Calgary’s rivers, lakes and waterways can be a fun and refreshing way to spend a hot summer day but keep in mind -- where there’s water, there is risk.
The Calgary Fire Department issues river safety advisories when the conditions of the Bow and Elbow Rivers pose an elevated risk to river users.
At this time, there is no river safety advisory in effect for the Bow or Elbow Rivers.
Life jackets are a must
If you plan on enjoying the water by rafting or boating, you should always wear a properly fitted life jacket. It’s not only a bylaw requirement; it can also save your life.
Life jacket safety
Always wear a properly fitting life jacket or personal flotation device (PFD) when boating or rafting anywhere.
- Check the PDF or jackets size and weight restrictions.
- Start with the buckles and straps loose, do them up from the bottom of the jacket to the top. Make sure the jacket or PFD fits snugly.
- Test the life jacket or PFD once you have done it up; hold your arms over your head and ask a friend to grab the tops of the arm openings and gently pull. Make sure there is no extra room above the arm openings and that the jacket does not ride up over your face or chin.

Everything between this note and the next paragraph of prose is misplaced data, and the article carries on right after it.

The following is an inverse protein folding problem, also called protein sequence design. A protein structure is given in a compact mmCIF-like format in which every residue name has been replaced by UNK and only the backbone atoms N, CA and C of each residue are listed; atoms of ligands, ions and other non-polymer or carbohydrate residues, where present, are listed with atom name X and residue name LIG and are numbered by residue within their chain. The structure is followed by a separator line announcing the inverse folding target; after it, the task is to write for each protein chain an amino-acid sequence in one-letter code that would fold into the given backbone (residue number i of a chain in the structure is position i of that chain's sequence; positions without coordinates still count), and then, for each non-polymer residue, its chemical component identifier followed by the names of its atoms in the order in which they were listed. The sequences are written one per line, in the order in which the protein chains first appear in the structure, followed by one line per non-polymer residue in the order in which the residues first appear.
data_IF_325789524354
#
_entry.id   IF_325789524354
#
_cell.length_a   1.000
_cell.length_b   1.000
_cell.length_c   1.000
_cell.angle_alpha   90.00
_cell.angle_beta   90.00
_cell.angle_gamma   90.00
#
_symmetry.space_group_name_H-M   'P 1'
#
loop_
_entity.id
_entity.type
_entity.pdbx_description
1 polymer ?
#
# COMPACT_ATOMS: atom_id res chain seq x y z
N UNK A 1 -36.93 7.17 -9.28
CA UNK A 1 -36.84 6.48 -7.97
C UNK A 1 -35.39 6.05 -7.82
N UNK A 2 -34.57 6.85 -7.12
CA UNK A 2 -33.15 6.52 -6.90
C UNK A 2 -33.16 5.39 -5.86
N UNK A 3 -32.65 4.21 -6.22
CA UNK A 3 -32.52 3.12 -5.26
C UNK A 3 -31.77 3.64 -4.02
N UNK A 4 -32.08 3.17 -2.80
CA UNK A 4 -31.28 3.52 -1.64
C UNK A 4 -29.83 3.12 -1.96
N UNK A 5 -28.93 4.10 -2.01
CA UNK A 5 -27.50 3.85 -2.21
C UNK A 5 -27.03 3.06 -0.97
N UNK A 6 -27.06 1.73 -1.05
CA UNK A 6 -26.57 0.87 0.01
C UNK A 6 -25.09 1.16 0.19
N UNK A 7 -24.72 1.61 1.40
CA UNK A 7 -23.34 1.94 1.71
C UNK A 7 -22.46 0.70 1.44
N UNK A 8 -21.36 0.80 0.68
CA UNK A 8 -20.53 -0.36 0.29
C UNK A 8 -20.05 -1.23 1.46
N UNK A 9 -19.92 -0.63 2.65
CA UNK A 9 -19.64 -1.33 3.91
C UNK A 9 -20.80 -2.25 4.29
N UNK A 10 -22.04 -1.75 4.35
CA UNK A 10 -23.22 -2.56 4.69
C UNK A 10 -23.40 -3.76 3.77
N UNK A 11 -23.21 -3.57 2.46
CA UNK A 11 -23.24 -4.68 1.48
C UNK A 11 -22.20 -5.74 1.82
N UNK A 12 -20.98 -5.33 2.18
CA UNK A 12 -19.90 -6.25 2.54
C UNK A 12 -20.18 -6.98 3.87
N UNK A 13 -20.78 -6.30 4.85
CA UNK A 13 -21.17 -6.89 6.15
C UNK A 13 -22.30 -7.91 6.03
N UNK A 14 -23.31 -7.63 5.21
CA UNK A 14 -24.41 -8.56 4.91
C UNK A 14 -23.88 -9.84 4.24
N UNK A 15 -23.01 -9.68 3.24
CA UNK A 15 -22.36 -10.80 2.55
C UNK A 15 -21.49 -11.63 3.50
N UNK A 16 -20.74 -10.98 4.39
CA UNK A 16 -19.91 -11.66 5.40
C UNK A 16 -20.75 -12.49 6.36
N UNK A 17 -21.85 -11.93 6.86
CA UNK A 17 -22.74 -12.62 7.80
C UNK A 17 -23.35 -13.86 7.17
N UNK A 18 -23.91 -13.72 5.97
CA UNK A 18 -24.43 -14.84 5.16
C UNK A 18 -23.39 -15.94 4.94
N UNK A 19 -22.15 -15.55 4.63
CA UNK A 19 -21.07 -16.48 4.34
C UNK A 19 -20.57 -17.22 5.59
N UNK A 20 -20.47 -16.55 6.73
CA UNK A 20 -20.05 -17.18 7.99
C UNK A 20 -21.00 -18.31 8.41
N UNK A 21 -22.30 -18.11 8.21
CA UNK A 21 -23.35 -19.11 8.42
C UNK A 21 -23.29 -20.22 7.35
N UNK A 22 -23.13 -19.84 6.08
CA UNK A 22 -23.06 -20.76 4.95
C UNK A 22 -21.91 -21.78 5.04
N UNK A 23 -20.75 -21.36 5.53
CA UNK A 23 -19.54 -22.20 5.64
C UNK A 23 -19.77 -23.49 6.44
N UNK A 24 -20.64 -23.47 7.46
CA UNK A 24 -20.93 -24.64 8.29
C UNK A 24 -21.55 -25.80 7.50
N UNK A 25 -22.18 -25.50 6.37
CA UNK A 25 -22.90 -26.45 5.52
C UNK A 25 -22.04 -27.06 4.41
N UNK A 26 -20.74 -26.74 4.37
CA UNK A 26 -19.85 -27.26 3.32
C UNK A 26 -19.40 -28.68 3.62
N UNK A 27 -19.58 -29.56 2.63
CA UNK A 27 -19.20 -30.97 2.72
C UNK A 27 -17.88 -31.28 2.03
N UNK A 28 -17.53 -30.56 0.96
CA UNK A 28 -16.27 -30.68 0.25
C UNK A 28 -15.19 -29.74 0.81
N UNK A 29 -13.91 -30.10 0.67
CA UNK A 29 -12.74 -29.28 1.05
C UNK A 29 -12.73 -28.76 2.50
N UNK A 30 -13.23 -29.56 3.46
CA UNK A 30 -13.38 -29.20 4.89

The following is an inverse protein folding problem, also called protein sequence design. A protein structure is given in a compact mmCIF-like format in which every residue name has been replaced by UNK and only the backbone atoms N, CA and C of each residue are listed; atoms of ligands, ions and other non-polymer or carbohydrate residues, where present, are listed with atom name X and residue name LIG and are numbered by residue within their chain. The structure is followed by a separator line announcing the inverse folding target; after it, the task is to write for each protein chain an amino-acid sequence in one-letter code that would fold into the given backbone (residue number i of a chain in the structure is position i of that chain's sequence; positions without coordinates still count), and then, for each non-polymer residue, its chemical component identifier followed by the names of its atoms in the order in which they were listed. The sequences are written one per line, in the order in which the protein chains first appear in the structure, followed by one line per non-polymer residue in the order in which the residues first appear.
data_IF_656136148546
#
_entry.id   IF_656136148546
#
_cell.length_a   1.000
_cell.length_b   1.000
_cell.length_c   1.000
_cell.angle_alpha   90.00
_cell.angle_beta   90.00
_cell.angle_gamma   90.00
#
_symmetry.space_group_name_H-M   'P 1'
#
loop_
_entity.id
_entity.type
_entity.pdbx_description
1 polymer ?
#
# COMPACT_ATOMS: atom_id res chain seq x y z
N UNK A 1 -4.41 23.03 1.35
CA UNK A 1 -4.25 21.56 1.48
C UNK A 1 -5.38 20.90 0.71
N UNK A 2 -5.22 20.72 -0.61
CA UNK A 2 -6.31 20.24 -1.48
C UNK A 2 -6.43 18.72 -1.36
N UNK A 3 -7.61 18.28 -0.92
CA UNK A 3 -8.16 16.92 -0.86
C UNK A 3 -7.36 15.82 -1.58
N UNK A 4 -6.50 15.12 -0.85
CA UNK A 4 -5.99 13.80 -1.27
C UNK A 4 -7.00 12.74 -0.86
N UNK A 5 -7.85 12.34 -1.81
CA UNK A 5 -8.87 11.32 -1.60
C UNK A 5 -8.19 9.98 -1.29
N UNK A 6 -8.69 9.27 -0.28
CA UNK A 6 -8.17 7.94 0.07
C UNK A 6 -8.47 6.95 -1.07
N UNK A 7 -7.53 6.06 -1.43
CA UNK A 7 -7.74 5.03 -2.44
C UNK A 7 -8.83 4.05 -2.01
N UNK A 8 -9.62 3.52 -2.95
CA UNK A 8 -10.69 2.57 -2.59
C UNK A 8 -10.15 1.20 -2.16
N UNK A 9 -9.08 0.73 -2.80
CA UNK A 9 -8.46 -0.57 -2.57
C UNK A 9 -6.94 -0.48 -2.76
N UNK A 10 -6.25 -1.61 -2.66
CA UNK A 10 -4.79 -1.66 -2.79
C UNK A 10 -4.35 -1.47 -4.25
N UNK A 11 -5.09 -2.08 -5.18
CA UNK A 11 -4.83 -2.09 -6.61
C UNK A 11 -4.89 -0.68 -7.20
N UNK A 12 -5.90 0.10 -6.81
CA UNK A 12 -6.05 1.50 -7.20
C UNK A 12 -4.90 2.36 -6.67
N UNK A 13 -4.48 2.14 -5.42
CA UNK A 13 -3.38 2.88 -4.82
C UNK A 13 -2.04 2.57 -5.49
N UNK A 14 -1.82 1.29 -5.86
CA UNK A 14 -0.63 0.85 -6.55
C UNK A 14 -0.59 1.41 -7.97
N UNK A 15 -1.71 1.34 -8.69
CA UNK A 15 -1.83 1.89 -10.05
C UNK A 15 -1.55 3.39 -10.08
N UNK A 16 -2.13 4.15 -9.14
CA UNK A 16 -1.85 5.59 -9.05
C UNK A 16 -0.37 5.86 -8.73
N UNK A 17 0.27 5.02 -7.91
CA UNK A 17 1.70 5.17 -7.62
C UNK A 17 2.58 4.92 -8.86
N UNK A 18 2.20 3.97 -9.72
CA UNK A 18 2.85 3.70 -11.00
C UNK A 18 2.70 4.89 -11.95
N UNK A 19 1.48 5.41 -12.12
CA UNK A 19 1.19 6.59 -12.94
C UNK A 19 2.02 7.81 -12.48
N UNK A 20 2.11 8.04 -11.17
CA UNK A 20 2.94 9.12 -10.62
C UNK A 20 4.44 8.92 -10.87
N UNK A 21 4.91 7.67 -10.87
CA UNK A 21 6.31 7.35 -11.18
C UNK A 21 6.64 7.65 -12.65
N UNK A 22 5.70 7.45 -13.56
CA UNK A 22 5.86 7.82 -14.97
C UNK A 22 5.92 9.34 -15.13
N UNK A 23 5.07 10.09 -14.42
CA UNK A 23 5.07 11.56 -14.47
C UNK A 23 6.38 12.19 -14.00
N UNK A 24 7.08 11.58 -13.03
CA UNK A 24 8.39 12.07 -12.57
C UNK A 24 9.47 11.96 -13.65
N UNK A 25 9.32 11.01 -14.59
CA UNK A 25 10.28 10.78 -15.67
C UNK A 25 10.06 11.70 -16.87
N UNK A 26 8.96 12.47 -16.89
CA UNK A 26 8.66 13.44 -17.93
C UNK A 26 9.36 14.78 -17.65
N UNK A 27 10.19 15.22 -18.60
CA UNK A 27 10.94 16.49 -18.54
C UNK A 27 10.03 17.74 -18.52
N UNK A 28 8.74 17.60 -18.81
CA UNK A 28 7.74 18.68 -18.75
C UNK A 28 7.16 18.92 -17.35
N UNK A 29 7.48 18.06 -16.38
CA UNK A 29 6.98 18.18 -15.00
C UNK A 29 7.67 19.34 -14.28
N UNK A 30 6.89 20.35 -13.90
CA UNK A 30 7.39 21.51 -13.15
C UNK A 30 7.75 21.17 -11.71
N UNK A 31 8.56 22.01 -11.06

Call 9-1-1 if there is an emergency.
Swimming is a life saving skill
Water skills give you the confidence to safely take part in water sports throughout your life. The City offers swim lessons for all ages, throughout the year. We also offer First Aid and National Lifeguard certification classes.
Registration for lessons and classes is ongoing.
Remember, always keep toddlers or young children within arm’s reach while in or around all bodies of water.
Before you raft or boat
Always SCOUT, ASSESS and DECIDE from shore before going on rivers, lakes and waterways.
Scout the river for potential hazards and check the weather and water conditions.
Assess the level of danger. Check for river advisories and assess the swimming and paddling skills of your crew.
Decide if it is safe to raft or boat.
Raft and boat safety
Anyone boating or rafting on a river, lake or waterway should:
What's in an emergency kit?
- Never be intoxicated on the water or transport alcohol, it’s illegal.
- Always wear a properly fitting lifejacket when in or on a boat or raft.
- Tell someone responsible where you are going and when you will return.
- Carry an emergency kit on your boat or raft.
- A bailing device to remove water from inside the watercraft. A hand-held bailer can be purchased or made by cutting the end of a bleach bottle.
- A paddle or oar to help you control your craft.
- A sound-signalling device to help with navigation, alerting others of your approach, or in case of emergency. This could be a portable air horn, whistle, mechanical whistle or bell.
- A heaving rope or towing line (15 metres long) that floats to use for rescue or to pull your craft to safety.
- Navigation or safety light to be used at night or in poor visibility.
These guidelines apply to all types of non-powered watercraft including kayaks, canoes, dinghies, inner tubes and rafts.